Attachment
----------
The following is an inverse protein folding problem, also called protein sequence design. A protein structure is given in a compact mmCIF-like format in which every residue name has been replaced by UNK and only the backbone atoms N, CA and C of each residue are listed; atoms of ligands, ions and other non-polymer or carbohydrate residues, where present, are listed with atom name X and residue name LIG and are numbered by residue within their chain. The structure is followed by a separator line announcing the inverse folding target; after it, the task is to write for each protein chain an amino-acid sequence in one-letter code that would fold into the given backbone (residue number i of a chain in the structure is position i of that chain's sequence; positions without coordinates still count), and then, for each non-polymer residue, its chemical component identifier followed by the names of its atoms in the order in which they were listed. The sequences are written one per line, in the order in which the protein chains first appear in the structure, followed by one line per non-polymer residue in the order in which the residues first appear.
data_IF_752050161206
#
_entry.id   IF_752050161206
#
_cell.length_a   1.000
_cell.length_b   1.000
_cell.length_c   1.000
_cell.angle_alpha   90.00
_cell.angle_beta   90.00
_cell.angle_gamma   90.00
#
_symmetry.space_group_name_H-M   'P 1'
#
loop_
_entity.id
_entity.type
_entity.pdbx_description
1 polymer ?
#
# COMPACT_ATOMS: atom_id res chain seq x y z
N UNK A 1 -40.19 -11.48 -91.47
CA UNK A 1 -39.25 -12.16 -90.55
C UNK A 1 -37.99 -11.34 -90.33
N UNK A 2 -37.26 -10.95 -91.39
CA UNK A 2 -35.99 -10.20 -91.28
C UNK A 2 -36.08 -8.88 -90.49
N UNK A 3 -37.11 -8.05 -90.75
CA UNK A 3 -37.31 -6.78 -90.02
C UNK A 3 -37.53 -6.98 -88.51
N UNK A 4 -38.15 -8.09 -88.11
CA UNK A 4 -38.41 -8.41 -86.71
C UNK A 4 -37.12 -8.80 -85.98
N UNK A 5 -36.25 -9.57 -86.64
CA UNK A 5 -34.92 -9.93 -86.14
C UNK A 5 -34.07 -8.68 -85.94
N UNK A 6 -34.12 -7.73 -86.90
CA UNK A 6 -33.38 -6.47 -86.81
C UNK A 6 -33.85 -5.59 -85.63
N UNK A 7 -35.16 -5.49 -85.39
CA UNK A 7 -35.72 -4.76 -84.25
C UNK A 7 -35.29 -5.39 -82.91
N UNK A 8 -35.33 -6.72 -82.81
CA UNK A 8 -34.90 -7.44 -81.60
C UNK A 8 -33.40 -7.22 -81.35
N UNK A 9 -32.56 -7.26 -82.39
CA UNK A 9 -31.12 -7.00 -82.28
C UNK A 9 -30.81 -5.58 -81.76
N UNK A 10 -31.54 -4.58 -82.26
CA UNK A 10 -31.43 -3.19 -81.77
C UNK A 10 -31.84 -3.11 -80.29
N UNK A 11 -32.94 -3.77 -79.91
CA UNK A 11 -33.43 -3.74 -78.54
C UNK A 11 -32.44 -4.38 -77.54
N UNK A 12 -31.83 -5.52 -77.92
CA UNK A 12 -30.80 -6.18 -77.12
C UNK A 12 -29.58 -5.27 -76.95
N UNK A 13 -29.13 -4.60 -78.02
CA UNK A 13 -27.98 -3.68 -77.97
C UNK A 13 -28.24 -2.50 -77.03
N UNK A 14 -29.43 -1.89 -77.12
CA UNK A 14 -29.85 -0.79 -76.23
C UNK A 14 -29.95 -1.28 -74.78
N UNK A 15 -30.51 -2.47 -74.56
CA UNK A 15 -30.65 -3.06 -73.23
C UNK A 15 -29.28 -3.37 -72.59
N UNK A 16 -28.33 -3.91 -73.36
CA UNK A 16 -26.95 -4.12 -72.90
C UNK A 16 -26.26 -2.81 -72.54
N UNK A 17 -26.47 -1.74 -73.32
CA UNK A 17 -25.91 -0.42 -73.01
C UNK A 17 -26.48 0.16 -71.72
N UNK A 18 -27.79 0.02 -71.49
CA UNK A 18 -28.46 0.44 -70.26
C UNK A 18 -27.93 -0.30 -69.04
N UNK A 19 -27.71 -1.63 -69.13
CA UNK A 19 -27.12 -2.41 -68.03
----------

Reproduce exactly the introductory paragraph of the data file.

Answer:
The following is an inverse protein folding problem, also called protein sequence design. A protein structure is given in a compact mmCIF-like format in which every residue name has been replaced by UNK and only the backbone atoms N, CA and C of each residue are listed; atoms of ligands, ions and other non-polymer or carbohydrate residues, where present, are listed with atom name X and residue name LIG and are numbered by residue within their chain. The structure is followed by a separator line announcing the inverse folding target; after it, the task is to write for each protein chain an amino-acid sequence in one-letter code that would fold into the given backbone (residue number i of a chain in the structure is position i of that chain's sequence; positions without coordinates still count), and then, for each non-polymer residue, its chemical component identifier followed by the names of its atoms in the order in which they were listed. The sequences are written one per line, in the order in which the protein chains first appear in the structure, followed by one line per non-polymer residue in the order in which the residues first appear.